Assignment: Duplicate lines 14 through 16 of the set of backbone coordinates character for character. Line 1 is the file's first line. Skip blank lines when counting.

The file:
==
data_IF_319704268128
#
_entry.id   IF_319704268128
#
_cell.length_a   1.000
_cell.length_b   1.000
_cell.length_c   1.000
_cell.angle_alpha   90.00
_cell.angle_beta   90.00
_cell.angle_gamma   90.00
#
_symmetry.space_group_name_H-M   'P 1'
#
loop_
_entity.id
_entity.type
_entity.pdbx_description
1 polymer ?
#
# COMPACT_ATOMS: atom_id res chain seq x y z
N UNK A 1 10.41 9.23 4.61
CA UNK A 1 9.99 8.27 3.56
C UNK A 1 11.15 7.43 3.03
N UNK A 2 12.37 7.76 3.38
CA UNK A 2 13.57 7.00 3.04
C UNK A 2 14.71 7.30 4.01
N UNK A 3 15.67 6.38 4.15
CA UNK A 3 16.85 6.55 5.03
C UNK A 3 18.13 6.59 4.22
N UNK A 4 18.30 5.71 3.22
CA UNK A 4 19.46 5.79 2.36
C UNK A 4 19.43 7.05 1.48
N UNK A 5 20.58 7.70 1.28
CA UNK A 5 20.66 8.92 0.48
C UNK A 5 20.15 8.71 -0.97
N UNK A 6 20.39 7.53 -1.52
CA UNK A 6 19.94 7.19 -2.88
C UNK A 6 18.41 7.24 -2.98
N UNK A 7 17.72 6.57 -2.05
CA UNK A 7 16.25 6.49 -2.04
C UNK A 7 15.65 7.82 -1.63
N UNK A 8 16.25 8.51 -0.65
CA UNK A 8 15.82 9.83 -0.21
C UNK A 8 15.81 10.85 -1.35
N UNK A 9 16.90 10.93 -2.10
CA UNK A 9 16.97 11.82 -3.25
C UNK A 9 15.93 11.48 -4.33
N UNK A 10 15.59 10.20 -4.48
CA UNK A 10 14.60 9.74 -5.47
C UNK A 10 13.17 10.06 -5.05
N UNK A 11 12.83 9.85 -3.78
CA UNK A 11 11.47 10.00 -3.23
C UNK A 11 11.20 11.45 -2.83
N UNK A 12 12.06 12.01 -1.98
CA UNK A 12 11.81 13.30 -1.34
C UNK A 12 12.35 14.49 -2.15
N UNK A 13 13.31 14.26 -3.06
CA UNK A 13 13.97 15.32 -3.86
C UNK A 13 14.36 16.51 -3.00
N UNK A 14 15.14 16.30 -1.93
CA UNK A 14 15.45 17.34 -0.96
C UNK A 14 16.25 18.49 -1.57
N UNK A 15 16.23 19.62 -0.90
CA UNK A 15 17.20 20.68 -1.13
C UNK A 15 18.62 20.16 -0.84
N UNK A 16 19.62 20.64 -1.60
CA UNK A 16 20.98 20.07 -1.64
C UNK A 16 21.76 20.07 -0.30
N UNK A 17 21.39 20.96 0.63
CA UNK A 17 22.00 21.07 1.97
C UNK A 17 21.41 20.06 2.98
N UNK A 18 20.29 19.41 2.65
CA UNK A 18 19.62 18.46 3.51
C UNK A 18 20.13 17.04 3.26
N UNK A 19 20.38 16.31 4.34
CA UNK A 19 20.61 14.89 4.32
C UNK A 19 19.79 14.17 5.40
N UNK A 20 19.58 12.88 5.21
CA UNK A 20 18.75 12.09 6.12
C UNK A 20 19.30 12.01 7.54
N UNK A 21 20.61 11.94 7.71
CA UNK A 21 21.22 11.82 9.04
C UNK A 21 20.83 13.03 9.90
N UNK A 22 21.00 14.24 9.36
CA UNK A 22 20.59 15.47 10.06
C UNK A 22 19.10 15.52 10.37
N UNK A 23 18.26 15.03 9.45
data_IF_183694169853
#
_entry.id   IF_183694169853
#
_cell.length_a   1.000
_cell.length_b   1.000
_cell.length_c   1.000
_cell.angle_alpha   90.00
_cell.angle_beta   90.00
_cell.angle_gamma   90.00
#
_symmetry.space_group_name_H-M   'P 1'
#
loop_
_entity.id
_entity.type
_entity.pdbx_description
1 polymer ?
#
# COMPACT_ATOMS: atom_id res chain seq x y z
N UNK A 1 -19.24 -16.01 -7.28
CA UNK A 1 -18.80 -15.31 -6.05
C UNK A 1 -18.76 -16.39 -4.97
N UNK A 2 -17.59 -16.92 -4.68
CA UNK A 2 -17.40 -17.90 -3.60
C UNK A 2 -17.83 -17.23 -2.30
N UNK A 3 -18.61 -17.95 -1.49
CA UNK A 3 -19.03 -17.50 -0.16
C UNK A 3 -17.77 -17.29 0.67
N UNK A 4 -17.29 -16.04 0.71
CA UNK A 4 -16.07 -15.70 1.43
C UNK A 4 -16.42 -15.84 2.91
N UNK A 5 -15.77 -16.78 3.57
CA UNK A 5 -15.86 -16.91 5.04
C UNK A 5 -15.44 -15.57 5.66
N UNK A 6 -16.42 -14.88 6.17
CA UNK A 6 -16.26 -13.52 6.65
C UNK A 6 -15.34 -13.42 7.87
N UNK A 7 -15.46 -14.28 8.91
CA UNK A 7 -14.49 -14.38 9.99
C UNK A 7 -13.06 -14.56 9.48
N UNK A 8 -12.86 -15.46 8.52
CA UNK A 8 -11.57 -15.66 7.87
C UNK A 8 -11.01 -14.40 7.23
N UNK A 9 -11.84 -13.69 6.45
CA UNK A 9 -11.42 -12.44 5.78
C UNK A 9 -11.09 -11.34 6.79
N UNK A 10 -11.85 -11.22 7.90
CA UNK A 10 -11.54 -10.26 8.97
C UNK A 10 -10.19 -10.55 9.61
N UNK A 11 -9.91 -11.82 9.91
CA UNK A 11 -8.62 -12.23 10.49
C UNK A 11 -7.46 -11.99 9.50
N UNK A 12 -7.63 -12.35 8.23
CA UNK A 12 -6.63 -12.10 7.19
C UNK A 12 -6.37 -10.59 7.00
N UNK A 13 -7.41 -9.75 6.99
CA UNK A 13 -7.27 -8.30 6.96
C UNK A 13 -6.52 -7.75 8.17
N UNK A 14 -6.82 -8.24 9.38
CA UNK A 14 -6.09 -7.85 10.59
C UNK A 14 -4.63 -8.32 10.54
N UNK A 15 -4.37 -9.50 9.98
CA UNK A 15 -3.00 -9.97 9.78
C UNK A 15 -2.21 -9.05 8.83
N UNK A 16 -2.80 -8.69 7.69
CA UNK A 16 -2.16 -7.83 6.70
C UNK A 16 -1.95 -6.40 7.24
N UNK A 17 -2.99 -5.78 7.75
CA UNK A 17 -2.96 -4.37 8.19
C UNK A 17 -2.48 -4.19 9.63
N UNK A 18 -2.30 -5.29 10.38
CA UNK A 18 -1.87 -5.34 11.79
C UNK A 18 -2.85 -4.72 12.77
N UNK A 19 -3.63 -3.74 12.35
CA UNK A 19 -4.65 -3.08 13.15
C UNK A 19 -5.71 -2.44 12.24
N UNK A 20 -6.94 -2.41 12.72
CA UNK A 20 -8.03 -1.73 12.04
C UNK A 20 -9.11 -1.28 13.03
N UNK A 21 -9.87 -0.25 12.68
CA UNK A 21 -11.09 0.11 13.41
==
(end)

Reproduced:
loop_
_entity.id
_entity.type